Work, health and emotional lives of midwives in the United Kingdom: The UK WHELM study

A senior midwife has shared her thoughts on a study looking into the work, health and emotional lives of midwives in the UK which does not appear to have been publicised by the organisation that commissioned it, the Royal College of Midwives.

The paper, Work, Health and Emotional Lives of Midwives in the United Kingdom: The UK WHELM study, was initially published on the RCM website but but was not shared widely until Dr Helen Shallow wrote about it on the Birth Practice and Politics Forum blog. Reflecting on her week, Dr Shallow raised questions about how certain people and groups seem determined to continue to urge us to ‘stay positive’ in the face of an ever-growing crisis in the maternity services, a struggling NHS and a midwifery profession that is being attacked from all sides. The full report now appears to have been removed from the RCM website completely, but the academic paper published from it is now available.

Carried out by the School of Healthcare Sciences at Cardiff University, the study comprised of a survey of just under 2000 midwives which was commissioned in part to “contribute to the evidence base on how best to support and sustain the midwifery workforce” (Hunter et al 2018).

The findings are of deep concern and evidence significant levels of emotional distress among midwives, something that echoed Helen Shallow’s own research. In the RCM-commissioned study:

“83% of participants were suffering from personal burnout and 67% were experiencing work-related burnout. Client-related burnout was low at 15.5%. The personal and work related burnout scores were well above population norms as well as higher than the results from other WHELM collaborating countries.

Over one third of participants scored in the moderate/severe/extreme range for stress (36.7%) anxiety (38%) and depression (33%). This was well above population norms and those of other WHELM countries.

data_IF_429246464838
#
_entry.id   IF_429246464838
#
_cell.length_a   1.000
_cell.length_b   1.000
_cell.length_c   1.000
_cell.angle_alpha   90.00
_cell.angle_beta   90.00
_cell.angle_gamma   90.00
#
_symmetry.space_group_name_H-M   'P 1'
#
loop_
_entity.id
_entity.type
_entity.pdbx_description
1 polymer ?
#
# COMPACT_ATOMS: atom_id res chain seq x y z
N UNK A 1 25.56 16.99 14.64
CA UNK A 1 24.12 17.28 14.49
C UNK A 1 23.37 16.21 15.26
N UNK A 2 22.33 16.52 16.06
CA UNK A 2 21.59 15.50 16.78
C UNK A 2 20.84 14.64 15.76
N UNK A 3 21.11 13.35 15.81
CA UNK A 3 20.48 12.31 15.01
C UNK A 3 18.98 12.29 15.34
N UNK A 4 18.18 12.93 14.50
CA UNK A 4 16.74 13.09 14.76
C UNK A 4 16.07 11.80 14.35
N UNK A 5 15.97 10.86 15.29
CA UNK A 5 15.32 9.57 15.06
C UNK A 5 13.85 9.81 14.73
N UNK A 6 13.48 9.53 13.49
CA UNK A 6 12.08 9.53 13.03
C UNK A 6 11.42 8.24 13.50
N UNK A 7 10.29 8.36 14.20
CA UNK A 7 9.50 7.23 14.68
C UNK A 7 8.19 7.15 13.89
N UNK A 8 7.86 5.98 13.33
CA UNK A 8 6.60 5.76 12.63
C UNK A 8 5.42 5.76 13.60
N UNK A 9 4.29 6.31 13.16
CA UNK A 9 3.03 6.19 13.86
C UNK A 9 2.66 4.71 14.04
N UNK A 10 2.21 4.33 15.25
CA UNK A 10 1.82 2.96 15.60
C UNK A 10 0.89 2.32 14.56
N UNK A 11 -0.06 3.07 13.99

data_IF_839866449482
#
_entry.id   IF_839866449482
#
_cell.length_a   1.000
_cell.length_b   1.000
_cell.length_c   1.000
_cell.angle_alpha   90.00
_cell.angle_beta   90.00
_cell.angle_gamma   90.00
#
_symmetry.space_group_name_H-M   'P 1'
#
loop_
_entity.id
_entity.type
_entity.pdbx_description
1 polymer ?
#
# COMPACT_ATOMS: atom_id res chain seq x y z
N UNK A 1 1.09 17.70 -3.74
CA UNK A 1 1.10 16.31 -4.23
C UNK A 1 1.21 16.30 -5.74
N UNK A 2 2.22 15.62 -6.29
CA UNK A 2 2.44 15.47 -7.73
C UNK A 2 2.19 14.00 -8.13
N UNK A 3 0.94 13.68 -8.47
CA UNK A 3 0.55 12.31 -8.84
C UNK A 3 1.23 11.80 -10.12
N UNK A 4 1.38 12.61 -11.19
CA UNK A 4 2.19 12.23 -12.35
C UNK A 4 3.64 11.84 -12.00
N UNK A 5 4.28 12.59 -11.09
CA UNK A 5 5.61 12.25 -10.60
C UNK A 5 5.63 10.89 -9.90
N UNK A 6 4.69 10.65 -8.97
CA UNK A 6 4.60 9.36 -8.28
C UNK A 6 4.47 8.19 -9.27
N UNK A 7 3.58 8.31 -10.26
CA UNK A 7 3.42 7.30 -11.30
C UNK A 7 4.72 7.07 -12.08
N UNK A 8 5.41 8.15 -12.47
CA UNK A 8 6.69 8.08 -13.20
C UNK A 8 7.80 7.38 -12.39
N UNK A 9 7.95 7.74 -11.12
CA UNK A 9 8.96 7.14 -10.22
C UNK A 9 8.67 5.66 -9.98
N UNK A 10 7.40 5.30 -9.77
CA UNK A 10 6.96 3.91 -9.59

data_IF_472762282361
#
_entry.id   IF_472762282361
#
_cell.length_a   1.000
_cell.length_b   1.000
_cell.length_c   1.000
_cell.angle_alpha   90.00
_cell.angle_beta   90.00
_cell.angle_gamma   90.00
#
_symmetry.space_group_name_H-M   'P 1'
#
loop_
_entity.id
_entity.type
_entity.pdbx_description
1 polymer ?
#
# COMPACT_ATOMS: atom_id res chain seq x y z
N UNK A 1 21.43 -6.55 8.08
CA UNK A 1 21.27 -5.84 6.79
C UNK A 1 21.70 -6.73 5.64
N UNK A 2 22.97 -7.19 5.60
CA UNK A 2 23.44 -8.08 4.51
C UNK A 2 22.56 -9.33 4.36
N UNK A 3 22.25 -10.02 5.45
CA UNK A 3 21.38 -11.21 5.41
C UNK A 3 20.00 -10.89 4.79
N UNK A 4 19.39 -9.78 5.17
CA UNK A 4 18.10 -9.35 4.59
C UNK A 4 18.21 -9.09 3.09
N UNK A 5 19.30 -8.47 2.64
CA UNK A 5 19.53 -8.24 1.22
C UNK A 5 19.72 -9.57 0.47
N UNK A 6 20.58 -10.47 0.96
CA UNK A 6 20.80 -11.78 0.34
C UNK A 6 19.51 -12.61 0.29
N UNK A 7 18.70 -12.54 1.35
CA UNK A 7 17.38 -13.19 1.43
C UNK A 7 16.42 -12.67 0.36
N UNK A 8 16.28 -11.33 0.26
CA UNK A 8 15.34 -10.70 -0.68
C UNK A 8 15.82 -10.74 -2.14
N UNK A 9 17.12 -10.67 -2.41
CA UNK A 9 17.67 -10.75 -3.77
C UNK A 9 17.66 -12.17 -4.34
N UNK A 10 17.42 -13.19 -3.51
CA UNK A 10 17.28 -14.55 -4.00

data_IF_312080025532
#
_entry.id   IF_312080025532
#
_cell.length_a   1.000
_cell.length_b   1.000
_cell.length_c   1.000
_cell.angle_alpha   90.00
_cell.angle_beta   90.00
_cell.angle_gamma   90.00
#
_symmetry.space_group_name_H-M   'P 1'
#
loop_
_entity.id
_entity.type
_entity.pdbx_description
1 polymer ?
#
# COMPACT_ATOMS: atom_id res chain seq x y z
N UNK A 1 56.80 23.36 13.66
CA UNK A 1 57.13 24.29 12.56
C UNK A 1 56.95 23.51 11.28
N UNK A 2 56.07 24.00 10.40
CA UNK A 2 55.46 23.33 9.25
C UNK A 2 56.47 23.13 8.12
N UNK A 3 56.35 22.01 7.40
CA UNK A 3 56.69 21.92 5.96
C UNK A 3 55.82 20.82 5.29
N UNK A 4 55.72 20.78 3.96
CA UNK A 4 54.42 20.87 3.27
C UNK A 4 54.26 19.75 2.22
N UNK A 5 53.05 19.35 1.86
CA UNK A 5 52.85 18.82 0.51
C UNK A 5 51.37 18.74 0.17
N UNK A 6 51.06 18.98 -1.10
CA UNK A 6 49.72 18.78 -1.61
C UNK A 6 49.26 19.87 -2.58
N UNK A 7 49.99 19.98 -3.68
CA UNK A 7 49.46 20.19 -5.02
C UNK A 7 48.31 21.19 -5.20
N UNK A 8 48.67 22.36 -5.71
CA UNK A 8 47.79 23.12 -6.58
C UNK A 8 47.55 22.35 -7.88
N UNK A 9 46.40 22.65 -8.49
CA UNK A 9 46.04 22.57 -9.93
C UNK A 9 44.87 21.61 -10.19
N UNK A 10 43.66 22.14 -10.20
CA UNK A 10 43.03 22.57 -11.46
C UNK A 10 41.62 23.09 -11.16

66.6% of participants stated they had thought about leaving the profession within the last six months. The two top reasons were: ‘Dissatisfaction with staffing levels at work’ (60%) and ‘Dissatisfaction with the quality of care I was able to provide’ (52%). Midwives intending to leave had significantly higher levels of burnout, anxiety, stress and depression than those who had not considered leaving.”

Factors associated with high levels of burnout, depression, anxiety and stress included “younger midwives (midwives aged 40 and below), midwives with a disability, midwives with less than 30 years’ experience and clinical midwives, particularly those working rotation in hospital and in integrated hospital/community settings.”

Helen Shallow has carried out her own research into this area, and her findings are echoed here: “The findings I could have predicted, as they mirror my own humble PhD. The direct quotes from the midwives were heart breaking and I had to suppress my tears and anger. The RCM response for not going public with this important study is that midwives need and say they want hope and positivity. There’s that juxtaposition again. If anyone tells it like it is, they are accused of negativity.”

Helen also contributed to Untangling the Maternity Crisis, and further asks, “Are we to stay positive at these stories of neglect of women in labour and abuse of midwives while ministers and senior Trust bureaucrats take advantage of health workers’ good will? Is it enough that they soldier on and do their best? This cannot be allowed to continue.”

No, it cannot. We need to speak out about it and we need to ensure that these midwives’ voices are heard. Please share this, or the BPPF blog post, and let midwives know that you hear them and support them.

Hunter B, Henley J, Fenwick J et al (2018). Work, Health and Emotional Lives of Midwives in the United Kingdom: The UK WHELM study. School of healthcare Sciences, Cardiff University.
Photo by Soroush Karimi on Unsplash

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